Moviegoers moved by Patwardhan's 'Jai Bhim Comrade' at DIFF

Moviegoers moved by Patwardhan's 'Jai Bhim Comrade' at DIFF

Moviegoers moved by Patwardhan's 'Jai Bhim Comrade' at DIFF

It took Anand Patwardhan 14 years to make "Jai Bhim Comrade", a 200-minute documentary about Dalits, but it seemed worth the effort.

It was well-received at the ongoing Dharmshala International Film Festival (DIFF) and the filmmaker says this was one of his few movies to get clearance from censor board without any objection.

The film, which followed protest of Maharashtra's Dalits and their miseries, was screened Friday at the Tibetan Institute of Performing Arts in McLeod Ganj. The theatre was packed with the audience, including school children.

"It's disheartening to see such practices in India. Anand had done a fabulous job in raising issue and showing it to the true world," said a London-based movie buff who came to be part of DIFF.

From story to characters to music, every aspect of "Jai Bhim Comrade" was engrossing and the film forces you to think about the sufferings of Dalits.

"Thanks to filmmakers like Anand for highlighting such issues," said another guest post the screening.

"Jai Bhim Comrade" unfolded various incidents related to Dalits - starting with dead leftist Dalit poet Vilas Ghogre's voice, the film moved to mass killings of Dalits in Ramabai Ambedkar Nagar colony in Mumbai in 1997, to how political parties exploit Dalits for votes and Dalits sharing their tragic stories.

"I am very lucky that I got the certification for the film from censor board because till now I have been fighting with them in court for my films," said Patwardhan who dragged Central Board of Film Certification (CBFC) to court after it ordered 21 cuts in his film "War and Peace". He also fought a case against DD for "Pita Putr Aur Dharmyuddha".

Patwardhan, who wears many hats of a documentary filmmaker, writer, director and activist, said: "For thousands years India's Dalits were abhorred as 'untouchables', denied education and treated as bonded labour."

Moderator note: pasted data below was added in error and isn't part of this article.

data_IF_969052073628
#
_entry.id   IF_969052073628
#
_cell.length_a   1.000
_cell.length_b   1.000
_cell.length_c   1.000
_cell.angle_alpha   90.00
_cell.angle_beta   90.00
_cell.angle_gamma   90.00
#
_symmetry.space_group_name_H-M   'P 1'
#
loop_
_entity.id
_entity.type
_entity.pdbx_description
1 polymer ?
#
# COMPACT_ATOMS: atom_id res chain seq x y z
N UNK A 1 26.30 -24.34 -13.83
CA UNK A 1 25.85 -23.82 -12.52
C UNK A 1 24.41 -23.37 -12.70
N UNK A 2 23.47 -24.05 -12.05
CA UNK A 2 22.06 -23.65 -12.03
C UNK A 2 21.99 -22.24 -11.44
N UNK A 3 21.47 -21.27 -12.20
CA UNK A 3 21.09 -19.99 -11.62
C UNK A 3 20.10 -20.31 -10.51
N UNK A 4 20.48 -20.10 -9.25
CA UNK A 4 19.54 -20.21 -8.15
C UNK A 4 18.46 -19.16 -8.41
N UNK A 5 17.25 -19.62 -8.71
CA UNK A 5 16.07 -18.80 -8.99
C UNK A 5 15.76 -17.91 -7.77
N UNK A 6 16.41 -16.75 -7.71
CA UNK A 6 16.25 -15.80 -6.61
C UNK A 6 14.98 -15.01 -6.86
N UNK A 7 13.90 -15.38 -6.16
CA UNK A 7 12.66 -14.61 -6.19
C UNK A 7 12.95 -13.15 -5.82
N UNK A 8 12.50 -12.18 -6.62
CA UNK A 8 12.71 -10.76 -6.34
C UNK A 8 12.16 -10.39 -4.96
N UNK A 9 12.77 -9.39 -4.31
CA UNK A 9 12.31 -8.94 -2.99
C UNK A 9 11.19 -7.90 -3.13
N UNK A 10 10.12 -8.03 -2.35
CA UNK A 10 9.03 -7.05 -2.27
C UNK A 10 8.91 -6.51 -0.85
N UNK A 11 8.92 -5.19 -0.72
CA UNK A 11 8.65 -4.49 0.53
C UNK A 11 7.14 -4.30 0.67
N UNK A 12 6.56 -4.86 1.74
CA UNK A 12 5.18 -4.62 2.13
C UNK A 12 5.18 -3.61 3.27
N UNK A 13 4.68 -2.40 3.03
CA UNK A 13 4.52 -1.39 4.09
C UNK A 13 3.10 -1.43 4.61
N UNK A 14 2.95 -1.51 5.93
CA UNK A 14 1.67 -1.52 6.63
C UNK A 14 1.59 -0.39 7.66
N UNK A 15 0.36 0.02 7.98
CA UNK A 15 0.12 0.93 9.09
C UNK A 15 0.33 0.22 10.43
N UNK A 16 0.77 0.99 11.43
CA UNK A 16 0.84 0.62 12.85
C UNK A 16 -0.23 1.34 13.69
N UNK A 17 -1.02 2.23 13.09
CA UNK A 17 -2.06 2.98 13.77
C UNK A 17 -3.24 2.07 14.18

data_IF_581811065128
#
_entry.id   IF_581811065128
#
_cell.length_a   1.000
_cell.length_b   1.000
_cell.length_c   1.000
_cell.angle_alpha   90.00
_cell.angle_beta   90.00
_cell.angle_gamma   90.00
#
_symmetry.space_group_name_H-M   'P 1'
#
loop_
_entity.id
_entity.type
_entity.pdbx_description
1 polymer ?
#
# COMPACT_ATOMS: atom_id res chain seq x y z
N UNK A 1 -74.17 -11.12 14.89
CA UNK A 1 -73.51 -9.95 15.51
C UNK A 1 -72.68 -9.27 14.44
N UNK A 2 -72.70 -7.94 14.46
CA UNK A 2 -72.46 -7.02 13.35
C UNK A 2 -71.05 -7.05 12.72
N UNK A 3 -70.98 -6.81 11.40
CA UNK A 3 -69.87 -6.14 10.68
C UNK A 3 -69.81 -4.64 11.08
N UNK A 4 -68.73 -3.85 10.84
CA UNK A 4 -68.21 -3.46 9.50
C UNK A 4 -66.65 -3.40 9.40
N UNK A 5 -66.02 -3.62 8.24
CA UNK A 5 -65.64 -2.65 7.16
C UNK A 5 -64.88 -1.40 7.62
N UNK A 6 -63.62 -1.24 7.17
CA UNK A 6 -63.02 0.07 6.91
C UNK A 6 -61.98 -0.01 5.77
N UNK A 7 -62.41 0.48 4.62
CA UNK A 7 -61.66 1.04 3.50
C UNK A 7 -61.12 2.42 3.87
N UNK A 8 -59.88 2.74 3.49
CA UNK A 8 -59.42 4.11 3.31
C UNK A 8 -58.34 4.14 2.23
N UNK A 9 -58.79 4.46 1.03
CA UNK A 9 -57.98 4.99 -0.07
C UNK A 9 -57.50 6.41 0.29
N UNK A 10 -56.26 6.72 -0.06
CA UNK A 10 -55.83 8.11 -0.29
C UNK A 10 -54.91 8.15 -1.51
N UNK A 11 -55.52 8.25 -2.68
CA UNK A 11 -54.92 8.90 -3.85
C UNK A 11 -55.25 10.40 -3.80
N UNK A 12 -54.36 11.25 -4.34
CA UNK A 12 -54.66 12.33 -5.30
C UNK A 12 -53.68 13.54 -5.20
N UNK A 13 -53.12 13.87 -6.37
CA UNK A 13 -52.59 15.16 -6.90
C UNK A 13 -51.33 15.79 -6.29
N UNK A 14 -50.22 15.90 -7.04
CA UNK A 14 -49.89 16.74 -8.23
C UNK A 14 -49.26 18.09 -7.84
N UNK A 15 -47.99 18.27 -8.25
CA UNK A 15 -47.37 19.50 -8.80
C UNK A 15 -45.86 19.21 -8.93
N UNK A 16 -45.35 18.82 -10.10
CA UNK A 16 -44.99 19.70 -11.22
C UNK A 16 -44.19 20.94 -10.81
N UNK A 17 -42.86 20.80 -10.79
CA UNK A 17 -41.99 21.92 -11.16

"By 1923, Bhimrao Ambedkar broke the taboo, won a doctorate abroad and fought for the emancipation of his people. He drafted India's constitution, led his followers to discard Hinduism for Buddhism. His legend still spreads through poetry and song," he said.

"In 1997 a statue of Ambedkar in a Dalit colony in Mumbai was desecrated with footwear. As angry residents gathered, police opened fire killing 10. Vilas Ghogre hung himself in protest. 'Jai Bhim Comrade' follows the poetry and music of people like Vilas," added the seven time National Award winning filmmaker.

But it was not a bland documentary as Patwardhan wove songs and qawwalis convincingly in the narrative and guests appreciated his endeavour.

What took you 14 years to make "Jai Bhim Comrade"?

"I wanted to continue filming till all the false cases against the people in the colony were removed, or till the police officers, who had ordered the firing, were sent to jail. Also, the Ramabai Nagar case took its own natural course," he said.

A recipient of several awards, "'Jai Bhim Comrade" has bagged Best Film award at Mumbai International Film Festival, Best Documentary at Hong Kong International Film Festival, Bartok Prize at Jean Rouch International Film Festival in Paris and Special Jury Award at National Award.

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